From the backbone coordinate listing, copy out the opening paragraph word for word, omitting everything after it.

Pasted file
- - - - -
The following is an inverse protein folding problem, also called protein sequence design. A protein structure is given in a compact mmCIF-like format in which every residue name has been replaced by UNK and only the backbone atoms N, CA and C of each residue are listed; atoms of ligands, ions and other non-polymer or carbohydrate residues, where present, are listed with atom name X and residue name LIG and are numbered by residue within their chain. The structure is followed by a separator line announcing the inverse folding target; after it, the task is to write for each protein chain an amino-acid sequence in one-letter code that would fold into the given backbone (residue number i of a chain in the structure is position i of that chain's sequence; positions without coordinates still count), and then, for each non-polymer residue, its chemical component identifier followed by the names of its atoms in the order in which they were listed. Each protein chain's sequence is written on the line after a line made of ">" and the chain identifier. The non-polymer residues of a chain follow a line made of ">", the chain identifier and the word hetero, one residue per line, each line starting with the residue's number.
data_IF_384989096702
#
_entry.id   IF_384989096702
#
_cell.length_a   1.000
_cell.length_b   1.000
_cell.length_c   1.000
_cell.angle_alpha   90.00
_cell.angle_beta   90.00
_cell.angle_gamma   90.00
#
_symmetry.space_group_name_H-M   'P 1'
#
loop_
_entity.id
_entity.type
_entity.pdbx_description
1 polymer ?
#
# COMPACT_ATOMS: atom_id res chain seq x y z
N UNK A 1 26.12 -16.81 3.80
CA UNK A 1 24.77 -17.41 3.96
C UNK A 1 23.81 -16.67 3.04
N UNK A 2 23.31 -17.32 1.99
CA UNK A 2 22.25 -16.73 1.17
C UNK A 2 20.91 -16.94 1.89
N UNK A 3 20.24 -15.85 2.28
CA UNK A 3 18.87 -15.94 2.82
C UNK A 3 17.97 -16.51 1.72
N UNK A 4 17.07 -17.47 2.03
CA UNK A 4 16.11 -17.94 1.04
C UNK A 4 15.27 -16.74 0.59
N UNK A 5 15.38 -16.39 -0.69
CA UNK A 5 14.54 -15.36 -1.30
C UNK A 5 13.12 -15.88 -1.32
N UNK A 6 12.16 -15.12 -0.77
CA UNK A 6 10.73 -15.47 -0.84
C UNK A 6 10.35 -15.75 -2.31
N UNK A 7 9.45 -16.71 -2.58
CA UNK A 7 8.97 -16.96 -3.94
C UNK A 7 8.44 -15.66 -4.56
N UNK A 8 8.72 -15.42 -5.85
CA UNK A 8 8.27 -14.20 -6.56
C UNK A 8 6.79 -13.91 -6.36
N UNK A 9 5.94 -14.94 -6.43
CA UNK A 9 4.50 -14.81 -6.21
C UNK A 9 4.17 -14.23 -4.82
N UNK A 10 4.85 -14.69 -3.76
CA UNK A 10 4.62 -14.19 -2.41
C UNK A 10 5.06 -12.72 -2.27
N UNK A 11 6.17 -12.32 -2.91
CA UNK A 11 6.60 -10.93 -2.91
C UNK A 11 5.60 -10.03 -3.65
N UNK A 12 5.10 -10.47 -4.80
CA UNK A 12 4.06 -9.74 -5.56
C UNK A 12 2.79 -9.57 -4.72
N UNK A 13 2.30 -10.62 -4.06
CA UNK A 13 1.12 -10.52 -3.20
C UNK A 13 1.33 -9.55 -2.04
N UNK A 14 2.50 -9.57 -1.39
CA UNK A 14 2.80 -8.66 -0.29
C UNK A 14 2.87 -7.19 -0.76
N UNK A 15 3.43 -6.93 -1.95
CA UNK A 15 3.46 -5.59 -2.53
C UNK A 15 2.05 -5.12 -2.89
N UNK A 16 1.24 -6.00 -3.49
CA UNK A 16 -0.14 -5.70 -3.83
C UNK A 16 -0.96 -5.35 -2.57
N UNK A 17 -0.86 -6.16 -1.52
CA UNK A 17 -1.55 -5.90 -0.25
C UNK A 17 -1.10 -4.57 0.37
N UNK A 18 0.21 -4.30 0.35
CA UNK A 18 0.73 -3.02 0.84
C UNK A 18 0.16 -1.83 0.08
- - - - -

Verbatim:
The following is an inverse protein folding problem, also called protein sequence design. A protein structure is given in a compact mmCIF-like format in which every residue name has been replaced by UNK and only the backbone atoms N, CA and C of each residue are listed; atoms of ligands, ions and other non-polymer or carbohydrate residues, where present, are listed with atom name X and residue name LIG and are numbered by residue within their chain. The structure is followed by a separator line announcing the inverse folding target; after it, the task is to write for each protein chain an amino-acid sequence in one-letter code that would fold into the given backbone (residue number i of a chain in the structure is position i of that chain's sequence; positions without coordinates still count), and then, for each non-polymer residue, its chemical component identifier followed by the names of its atoms in the order in which they were listed. Each protein chain's sequence is written on the line after a line made of ">" and the chain identifier. The non-polymer residues of a chain follow a line made of ">", the chain identifier and the word hetero, one residue per line, each line starting with the residue's number.